Fabricators sell granite in three different patterns, each at a different price point:
|Pattern||Cost per square foot||Description|
|Marbled||$60 and up||Has streaks (veins) and swirls of color. It's more expensive because it's rarer and looks like marble, a stone that's even pricier than granite.|
|Speckled||$45 and up||This mid-range granite pattern has spots of different colors and is more common than marbled granite.|
|Solid||$25 and up||Granite in a single color, with little to no rock patterning.|
Granite comes in three custom finishes.
- Leathered, $1-2 per square foot: is the most expensive finish. It's a more rustic looking flat finish that looks and feels a little like leather. The counter fabricator uses diamond-tipped brushes to lightly polish the counter, highlighting the patterns in the granite instead of polishing them out. It's the rarest finish for a granite countertop.
- Honed, $0.5 - $1 per square foot: is the mid-grade finish. It's a matte finish, smooth but not shiny. Honed finishes hide imperfections in the stone and cut down on the glare from the counters.
- Polished, $0.50 per square foot or less: is the standard finish. It's also the most affordable since it's widely available and produced in large quantities, lowering the price per slab to the customer. All imperfections are polished out of the stone and the counter has a shiny, reflective finish.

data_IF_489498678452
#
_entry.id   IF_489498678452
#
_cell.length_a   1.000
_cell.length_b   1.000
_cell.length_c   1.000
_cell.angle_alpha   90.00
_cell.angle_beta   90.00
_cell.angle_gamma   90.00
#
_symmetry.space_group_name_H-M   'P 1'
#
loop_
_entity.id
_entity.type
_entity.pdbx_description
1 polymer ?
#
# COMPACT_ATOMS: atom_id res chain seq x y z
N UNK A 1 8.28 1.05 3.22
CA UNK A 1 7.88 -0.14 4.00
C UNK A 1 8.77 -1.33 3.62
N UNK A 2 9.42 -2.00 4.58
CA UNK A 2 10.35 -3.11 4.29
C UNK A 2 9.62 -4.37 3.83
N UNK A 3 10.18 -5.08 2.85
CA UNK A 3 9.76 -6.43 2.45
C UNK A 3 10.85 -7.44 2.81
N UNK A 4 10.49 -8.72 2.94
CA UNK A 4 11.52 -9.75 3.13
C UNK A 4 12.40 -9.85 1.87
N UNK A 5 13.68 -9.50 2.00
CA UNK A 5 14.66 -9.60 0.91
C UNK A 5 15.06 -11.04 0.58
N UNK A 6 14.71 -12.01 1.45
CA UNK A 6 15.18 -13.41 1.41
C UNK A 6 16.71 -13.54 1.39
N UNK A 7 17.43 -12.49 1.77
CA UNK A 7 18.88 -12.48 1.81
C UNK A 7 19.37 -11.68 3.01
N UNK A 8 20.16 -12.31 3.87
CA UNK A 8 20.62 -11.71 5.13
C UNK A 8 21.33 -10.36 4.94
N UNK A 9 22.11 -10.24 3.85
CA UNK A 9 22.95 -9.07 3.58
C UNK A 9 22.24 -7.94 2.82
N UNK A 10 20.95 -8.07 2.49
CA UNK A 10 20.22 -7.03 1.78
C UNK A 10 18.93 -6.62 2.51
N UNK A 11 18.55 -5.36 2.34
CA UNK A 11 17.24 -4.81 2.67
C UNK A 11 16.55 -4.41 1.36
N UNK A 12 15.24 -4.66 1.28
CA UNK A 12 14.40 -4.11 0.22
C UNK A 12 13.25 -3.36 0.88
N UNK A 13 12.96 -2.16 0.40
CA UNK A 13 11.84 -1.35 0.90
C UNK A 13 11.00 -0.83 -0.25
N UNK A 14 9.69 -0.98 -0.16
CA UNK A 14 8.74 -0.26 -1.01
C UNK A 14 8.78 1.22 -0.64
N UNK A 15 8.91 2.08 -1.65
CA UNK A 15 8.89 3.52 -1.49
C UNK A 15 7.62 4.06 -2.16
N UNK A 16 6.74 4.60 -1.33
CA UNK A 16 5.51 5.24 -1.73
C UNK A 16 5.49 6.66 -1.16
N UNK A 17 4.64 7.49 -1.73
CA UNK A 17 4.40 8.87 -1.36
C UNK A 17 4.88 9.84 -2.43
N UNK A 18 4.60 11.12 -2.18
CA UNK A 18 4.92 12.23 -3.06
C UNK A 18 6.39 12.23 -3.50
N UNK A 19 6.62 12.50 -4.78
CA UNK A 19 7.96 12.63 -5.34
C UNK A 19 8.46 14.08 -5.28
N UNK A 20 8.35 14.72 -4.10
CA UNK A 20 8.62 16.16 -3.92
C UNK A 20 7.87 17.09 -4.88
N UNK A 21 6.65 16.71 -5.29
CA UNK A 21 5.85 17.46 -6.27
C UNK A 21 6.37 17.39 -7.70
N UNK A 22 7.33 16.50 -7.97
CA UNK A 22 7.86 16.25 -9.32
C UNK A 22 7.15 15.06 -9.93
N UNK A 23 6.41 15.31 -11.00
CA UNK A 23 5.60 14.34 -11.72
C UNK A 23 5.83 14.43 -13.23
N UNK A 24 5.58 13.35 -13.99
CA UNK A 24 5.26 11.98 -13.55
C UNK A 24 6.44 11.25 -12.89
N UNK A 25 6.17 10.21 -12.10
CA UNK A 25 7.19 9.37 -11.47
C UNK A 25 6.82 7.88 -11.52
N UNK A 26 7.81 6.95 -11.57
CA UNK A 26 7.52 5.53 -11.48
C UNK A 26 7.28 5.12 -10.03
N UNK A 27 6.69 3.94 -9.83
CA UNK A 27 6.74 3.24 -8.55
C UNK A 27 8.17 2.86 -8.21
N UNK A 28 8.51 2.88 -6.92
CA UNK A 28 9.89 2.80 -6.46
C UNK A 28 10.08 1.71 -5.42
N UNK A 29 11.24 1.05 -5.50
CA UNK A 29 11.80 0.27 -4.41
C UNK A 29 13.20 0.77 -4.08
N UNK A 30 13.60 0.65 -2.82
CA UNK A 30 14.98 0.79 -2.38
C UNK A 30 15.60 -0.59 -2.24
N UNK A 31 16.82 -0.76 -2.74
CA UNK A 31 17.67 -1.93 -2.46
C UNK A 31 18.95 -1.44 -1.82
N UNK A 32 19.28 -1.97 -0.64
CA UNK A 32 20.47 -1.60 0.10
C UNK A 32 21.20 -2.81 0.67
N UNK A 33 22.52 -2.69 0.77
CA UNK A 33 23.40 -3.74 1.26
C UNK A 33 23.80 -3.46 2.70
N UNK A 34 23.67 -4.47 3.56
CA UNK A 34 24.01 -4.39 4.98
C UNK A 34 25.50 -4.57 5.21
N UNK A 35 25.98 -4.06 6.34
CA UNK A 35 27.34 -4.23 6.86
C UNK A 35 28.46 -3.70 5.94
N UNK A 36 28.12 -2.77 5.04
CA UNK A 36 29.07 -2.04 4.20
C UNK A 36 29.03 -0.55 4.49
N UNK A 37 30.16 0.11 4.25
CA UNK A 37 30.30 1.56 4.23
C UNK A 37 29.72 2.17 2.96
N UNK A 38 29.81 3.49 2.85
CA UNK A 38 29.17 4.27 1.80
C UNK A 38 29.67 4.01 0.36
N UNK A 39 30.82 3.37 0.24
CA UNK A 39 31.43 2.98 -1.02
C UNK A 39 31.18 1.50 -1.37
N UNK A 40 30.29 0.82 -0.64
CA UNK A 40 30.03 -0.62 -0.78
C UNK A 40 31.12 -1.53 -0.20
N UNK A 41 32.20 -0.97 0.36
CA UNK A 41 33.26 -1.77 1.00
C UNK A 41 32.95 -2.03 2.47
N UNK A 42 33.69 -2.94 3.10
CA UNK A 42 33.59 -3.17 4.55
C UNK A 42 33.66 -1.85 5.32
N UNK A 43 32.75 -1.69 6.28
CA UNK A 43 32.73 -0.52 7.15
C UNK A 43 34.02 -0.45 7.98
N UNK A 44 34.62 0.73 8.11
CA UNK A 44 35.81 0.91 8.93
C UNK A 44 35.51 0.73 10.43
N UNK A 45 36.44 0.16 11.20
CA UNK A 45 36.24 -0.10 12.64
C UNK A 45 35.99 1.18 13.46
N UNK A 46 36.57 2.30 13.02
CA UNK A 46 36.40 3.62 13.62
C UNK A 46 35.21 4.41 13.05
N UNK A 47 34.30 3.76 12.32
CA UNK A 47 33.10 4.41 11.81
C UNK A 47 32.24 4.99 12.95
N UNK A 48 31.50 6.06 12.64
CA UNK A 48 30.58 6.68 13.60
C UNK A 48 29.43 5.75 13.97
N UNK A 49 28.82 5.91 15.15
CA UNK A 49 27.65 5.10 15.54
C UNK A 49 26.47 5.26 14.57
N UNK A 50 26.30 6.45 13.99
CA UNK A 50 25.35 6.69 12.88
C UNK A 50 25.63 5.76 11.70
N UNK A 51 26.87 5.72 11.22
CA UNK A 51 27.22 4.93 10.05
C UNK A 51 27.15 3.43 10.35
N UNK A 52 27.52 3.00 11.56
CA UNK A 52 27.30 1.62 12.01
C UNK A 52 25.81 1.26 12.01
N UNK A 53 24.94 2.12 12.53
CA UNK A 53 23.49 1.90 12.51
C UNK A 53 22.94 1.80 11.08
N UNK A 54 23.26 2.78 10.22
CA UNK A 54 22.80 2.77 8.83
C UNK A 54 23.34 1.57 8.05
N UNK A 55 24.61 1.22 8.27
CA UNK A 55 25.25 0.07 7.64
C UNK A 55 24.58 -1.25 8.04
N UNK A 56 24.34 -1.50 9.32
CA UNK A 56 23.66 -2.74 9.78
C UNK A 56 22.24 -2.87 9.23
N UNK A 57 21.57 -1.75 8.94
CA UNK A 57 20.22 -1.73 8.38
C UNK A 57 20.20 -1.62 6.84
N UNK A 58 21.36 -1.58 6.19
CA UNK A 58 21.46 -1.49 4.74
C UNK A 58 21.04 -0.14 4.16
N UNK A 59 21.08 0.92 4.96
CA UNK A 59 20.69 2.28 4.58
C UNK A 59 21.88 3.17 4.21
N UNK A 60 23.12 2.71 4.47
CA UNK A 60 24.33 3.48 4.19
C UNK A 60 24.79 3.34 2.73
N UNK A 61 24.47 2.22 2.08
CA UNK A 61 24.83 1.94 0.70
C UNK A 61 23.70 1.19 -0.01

Granite fabricators sell the stone in three different formats that you can then use for your granite countertops.
- Slab granite, $45 - $65 per square foot: Slab is a custom-cut, single piece of granite made for your space. It's the most expensive option.
- Modular granite, $15 - $40 per square foot: Modular granite, also known as mini-slabs, is made from the leftovers from larger, custom-cut slabs of granite. You can buy a few of these big leftovers and piece them together. You'll have more seams where the small pieces are joined to cover the counters, but you'll save as much as 45% over the cost of slab granite.
- Granite tile, $6 - $10 per square foot: Granite tile is not as durable because it's thinner. They also don't look as elegant because the seams between the tiles detract from the stone patterning. But granite tiles are still tougher than laminate, and cost up to 85% less than granite slab.
After selecting your granite from a fabricator, you can also choose to give your countertop a different type of edge. There are five kinds of edging on granite countertops. Anything other than a straight edge will add to your costs:
Average additional cost per linear foot of granite countertop edges:
|Edge||Average additional cost per linear foot||Description|
|Straight||No additional cost||Straight, squared off at the corners|
|Bevel||$8||Angled cuts on the corners of the granite|
|Bullnose||$23||Are rounded on the countertop|
|Eased||$6||Have small curves of the corner of the slab|
|Rounded corners||$34||The granite counter's corners are ground into a gentle curve|
You're paying by the square foot, so countertops for an entire kitchen will cost more than a small bathroom vanity. If the granite must be fabricated to fit an L-shape, U-shape, or requires piecing together a couple of slabs and joining seams, the cost will be more than if you're just putting a single slab of stone on counter.
You'll also pay higher labor costs for the additional time and skill needed to install the granite in a large or complex job.
A sink cutout in your countertop averages around $100 while a faucet hole costs an average of $29.
Unless the counter is for a kitchen island, you'll probably have at least one cutout for a kitchen sink and another for the faucet.
If you have other cutouts for a trash can, soap dispenser, range, electrical outlets, or vents, the price goes up. The more holes that must be cut into the granite, the higher the cost.